Friday, January 04, 2013


We are thrilled and honored to sponsor Rabbi Bechhofer's lecture series entitled “Topics in Talmud Yerushalmi (Jerusalem Talmud)”. The lecture series delves into exciting, thought provoking and day-to-day relevant topics uniquely addressed in the Talmud Yerushalmi:

This is the email that was sent out this week:

"Through the Eyes of the Talmud Yerushalmi" is a new series which presents day to day relevant teachings unique to the Talmud Yerushalmi" in a brief and easily palatable form. The series has already begun its distribution in synagogues.

The attached is the inaugural issue which discusses the Talmud Yerushalmi's unique view on the importance of Kiddush Hashem. If you would like to receive the series in your email please send an email to:

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Shabbath Shalom!

Through the eyes of the Talmud Yerushalmi
The series is made possible by  a grant from 
     The Torat Eretz Yisrael Fund              
    Give a grant to your peers! ( 

Also, sponsored by:
Talmud Yerushalmi Institute (
Email: to get this in your mailbox.

Kiddush Hashem in the Talmud Yerushalmi

Kiddush  Hashem,  sanctifying  God’s  name,  specifically  before  a
gentile  is  something  we  popularly  practice  by  conducting  ourselves
in  a  way  that  will  not  fuel  the  gentile’s  prejudices.  All  too  often,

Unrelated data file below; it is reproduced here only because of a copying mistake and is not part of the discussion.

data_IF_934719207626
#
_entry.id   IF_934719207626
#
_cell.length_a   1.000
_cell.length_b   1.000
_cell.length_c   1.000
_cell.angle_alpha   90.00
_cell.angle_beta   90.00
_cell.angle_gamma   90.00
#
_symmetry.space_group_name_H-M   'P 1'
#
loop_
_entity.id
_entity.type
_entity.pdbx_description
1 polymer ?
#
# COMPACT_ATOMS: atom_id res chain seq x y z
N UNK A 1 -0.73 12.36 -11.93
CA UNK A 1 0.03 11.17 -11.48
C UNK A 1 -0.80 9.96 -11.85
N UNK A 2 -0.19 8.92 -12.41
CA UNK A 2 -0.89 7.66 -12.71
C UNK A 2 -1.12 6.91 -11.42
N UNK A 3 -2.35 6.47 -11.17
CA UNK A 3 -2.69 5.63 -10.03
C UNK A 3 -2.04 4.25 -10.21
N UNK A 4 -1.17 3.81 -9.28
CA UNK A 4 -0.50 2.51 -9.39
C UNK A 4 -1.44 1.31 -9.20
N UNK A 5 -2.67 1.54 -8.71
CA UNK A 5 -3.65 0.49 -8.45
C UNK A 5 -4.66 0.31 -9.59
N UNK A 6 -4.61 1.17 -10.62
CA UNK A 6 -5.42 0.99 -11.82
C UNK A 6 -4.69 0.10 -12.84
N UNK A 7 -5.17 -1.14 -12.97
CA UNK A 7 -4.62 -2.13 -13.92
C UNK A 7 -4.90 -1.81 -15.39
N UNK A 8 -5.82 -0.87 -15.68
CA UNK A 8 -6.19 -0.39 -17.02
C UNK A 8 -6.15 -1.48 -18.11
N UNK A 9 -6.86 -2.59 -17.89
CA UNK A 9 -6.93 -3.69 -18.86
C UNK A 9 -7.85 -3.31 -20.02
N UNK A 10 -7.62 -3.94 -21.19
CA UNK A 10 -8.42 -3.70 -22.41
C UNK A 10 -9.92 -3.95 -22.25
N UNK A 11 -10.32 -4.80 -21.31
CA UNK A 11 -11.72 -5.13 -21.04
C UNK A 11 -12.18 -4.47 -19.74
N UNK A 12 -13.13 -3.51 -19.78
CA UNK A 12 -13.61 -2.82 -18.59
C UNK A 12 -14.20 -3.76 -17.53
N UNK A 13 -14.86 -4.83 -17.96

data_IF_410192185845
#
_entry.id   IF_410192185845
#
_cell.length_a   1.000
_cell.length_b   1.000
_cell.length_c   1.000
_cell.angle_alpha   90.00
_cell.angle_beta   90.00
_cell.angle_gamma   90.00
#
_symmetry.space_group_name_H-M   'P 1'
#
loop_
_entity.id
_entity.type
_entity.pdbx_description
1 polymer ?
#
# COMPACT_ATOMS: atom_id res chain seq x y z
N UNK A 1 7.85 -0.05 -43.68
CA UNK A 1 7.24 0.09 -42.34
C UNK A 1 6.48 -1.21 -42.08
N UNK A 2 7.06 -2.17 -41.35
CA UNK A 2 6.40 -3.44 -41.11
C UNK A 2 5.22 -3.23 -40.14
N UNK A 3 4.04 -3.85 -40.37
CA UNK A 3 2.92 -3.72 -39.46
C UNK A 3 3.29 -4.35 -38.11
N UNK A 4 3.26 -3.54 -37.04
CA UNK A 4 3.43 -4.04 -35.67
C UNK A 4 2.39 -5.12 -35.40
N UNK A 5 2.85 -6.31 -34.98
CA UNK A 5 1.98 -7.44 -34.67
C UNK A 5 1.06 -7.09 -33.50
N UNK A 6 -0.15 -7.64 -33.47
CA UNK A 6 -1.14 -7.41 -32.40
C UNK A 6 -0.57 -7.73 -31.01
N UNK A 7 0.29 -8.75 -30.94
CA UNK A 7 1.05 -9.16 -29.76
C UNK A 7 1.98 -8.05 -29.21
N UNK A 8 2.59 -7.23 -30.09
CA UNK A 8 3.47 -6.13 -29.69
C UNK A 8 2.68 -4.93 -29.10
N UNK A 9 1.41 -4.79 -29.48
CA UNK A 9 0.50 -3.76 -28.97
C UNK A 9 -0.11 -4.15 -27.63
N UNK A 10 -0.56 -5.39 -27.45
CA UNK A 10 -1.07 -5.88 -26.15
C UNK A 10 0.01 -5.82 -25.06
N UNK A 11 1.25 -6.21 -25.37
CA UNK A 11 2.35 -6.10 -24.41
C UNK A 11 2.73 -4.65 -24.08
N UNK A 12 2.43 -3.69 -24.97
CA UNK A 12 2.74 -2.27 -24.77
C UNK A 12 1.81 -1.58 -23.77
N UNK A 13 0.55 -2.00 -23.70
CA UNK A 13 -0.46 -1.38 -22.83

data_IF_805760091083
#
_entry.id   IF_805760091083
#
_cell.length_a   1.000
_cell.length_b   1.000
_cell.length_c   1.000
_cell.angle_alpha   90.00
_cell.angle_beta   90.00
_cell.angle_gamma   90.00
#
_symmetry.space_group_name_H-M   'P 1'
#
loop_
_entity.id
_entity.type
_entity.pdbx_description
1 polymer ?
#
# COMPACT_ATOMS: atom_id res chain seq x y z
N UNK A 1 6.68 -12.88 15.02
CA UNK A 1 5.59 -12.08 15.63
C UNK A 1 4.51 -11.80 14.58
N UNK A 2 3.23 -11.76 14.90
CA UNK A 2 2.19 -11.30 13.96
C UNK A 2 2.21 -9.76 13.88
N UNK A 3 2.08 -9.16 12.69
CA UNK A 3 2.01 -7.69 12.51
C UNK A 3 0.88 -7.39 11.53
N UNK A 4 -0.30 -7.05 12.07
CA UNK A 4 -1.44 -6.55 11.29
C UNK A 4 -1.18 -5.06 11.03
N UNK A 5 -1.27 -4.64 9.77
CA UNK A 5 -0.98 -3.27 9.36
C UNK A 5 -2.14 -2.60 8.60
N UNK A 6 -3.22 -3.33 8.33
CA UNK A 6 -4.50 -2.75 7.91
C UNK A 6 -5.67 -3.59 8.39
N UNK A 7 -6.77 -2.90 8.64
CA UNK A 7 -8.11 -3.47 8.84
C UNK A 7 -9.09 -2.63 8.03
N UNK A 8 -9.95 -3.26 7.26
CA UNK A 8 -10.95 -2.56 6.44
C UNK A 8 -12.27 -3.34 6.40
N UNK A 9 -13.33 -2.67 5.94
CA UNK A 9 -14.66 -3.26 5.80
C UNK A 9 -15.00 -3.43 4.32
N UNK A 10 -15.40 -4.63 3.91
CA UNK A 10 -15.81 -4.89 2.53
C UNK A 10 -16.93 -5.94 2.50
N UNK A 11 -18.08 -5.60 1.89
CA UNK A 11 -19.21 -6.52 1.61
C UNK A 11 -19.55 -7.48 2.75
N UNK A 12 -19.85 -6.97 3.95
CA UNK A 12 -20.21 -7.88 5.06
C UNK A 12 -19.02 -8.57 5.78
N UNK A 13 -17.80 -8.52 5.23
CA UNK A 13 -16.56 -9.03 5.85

Kiddush  Hashem  is  not  even  about  the  gentile  at  all.  We  use  it  to
 to proper conduct, the gentile being a stand-in for our
own conscience. We’ll tell our children to be on their best behavior in
a  mall  to  make  a  Kiddush  Hashem  when  it  is  really  good  behavior
that we want and not the Kiddush Hashem itself.  
The  Talmud  Yerushalmi  (Bava  Metzi’ah  2:5)  impresses  upon  us  that
performing  Kiddush  Hashem  is  in  fact  imperative  and  possibly  even
compulsory,  outweighing  even  the  Halakhah.  It  tells  us  stories  of
great Sages that went to extreme lengths in order to sanctify God’s
name before a gentile. 
Rabbi Shimon Ben Shetach orders his students to return a jewel to a
gentile even though by Jewish Law they were entitled to keep it. Let
us add that the gentile was apparently an idol worshipper and a thief,
yet no gentile is too lowly or corrupt to invoke the effect of Kiddush
Hashem. How important it was for Rabbi Shimon Ben Shetach to hear
a  gentile  exclaim  the  great  the  words  “Blessed  is  the  Merciful  the
God of the Jews”!
Nothing detered the Rabbis from sanctifying God’s name. Even when
dealing  with  an  enemy  such  as  the  Romans  or  when  the  gentile
exhonorated  the  Jew  --  where  moral  and  ethical  argument  could  be
made not to return the object, still, for the Rabbis, sanctifying God’s
name was of paramount importance!   
The  Talmud  Yerushalmi  teaches  us  of  the  imperative  nature  of
Kiddush Hashem, so imperative in fact, that the Rabbis even risked
their  own  lives  to  make  it  happen.  In  their  mind,  Kiddush  Hashem
must  be  impactful,  persistent  and  even  heroic.  May  we  hear  more
gentiles  proclaim  the  greatness  of  our  Master!  (Adapted  from  Rabbi  Y.G.
Bechhofer’s lecture: Kiddush Hashem :


\This issue was sponsored in part by  Teliapp Corp .  Download virtually for free their  IBox App
( which lets you view your desktop computer files/shiurim on the run.


  1. Blessed is the God of the Jews, Rabbi Bechhoffer.

    -a gentile

  2. (^ did not intend to omit Merciful)